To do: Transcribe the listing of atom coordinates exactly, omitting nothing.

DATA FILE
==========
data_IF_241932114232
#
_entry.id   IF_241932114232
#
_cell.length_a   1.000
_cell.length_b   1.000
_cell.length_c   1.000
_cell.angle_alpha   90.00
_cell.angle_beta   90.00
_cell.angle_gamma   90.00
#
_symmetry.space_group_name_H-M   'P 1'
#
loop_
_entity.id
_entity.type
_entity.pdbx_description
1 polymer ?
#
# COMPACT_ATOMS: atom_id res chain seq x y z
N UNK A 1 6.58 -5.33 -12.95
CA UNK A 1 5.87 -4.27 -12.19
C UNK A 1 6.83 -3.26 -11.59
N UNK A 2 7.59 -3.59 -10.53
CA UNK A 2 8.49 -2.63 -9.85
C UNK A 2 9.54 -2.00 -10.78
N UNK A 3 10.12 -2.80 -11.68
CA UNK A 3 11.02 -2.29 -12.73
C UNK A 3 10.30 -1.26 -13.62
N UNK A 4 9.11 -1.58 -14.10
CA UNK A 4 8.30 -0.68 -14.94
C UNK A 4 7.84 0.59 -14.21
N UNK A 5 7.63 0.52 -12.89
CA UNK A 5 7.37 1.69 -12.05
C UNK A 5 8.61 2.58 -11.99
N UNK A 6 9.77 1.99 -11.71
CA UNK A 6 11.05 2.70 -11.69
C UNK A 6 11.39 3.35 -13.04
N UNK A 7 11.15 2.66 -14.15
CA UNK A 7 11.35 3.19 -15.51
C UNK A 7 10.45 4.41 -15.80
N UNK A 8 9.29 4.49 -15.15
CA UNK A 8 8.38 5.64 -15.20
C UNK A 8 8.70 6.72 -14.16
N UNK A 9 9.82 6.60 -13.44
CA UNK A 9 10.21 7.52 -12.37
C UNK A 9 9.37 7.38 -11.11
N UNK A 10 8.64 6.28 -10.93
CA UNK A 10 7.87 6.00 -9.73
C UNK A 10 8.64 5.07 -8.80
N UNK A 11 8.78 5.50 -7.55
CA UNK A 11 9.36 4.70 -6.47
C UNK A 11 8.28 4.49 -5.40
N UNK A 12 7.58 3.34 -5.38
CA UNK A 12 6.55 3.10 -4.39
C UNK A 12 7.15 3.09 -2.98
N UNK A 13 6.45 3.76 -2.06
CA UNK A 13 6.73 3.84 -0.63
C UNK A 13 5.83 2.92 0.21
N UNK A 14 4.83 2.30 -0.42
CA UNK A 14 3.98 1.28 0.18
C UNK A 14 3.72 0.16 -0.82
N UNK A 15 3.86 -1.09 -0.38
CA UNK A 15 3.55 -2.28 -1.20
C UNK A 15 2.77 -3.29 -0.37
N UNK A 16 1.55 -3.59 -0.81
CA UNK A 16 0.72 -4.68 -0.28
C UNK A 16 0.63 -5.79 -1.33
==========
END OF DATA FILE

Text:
data_IF_241932114232
#
_entry.id   IF_241932114232
#
_cell.length_a   1.000
_cell.length_b   1.000
_cell.length_c   1.000
_cell.angle_alpha   90.00
_cell.angle_beta   90.00
_cell.angle_gamma   90.00
#
_symmetry.space_group_name_H-M   'P 1'
#
loop_
_entity.id
_entity.type
_entity.pdbx_description
1 polymer ?
#
# COMPACT_ATOMS: atom_id res chain seq x y z
N UNK A 1 6.58 -5.33 -12.95
CA UNK A 1 5.87 -4.27 -12.19
C UNK A 1 6.83 -3.26 -11.59
N UNK A 2 7.59 -3.59 -10.53
CA UNK A 2 8.49 -2.63 -9.85
C UNK A 2 9.54 -2.00 -10.78
N UNK A 3 10.12 -2.80 -11.68
CA UNK A 3 11.02 -2.29 -12.73
C UNK A 3 10.30 -1.26 -13.62
N UNK A 4 9.11 -1.58 -14.10
CA UNK A 4 8.30 -0.68 -14.94
C UNK A 4 7.84 0.59 -14.21
N UNK A 5 7.63 0.52 -12.89
CA UNK A 5 7.37 1.69 -12.05
C UNK A 5 8.61 2.58 -11.99
N UNK A 6 9.77 1.99 -11.71
CA UNK A 6 11.05 2.70 -11.69
C UNK A 6 11.39 3.35 -13.04
N UNK A 7 11.15 2.66 -14.15
CA UNK A 7 11.35 3.19 -15.51
C UNK A 7 10.45 4.41 -15.80
N UNK A 8 9.29 4.49 -15.15
CA UNK A 8 8.38 5.64 -15.20
C UNK A 8 8.70 6.72 -14.16
N UNK A 9 9.82 6.60 -13.44
CA UNK A 9 10.21 7.52 -12.37
C UNK A 9 9.37 7.38 -11.11
N UNK A 10 8.64 6.28 -10.93
CA UNK A 10 7.87 6.00 -9.73
C UNK A 10 8.64 5.07 -8.80
N UNK A 11 8.78 5.50 -7.55
CA UNK A 11 9.36 4.70 -6.47
C UNK A 11 8.28 4.49 -5.40
N UNK A 12 7.58 3.34 -5.38
CA UNK A 12 6.55 3.10 -4.39
C UNK A 12 7.15 3.09 -2.98
N UNK A 13 6.45 3.76 -2.06
CA UNK A 13 6.73 3.84 -0.63
C UNK A 13 5.83 2.92 0.21
N UNK A 14 4.83 2.30 -0.42
CA UNK A 14 3.98 1.28 0.18
C UNK A 14 3.72 0.16 -0.82
N UNK A 15 3.86 -1.09 -0.38
CA UNK A 15 3.55 -2.28 -1.20
C UNK A 15 2.77 -3.29 -0.37
N UNK A 16 1.55 -3.59 -0.81
CA UNK A 16 0.72 -4.68 -0.28
C UNK A 16 0.63 -5.79 -1.33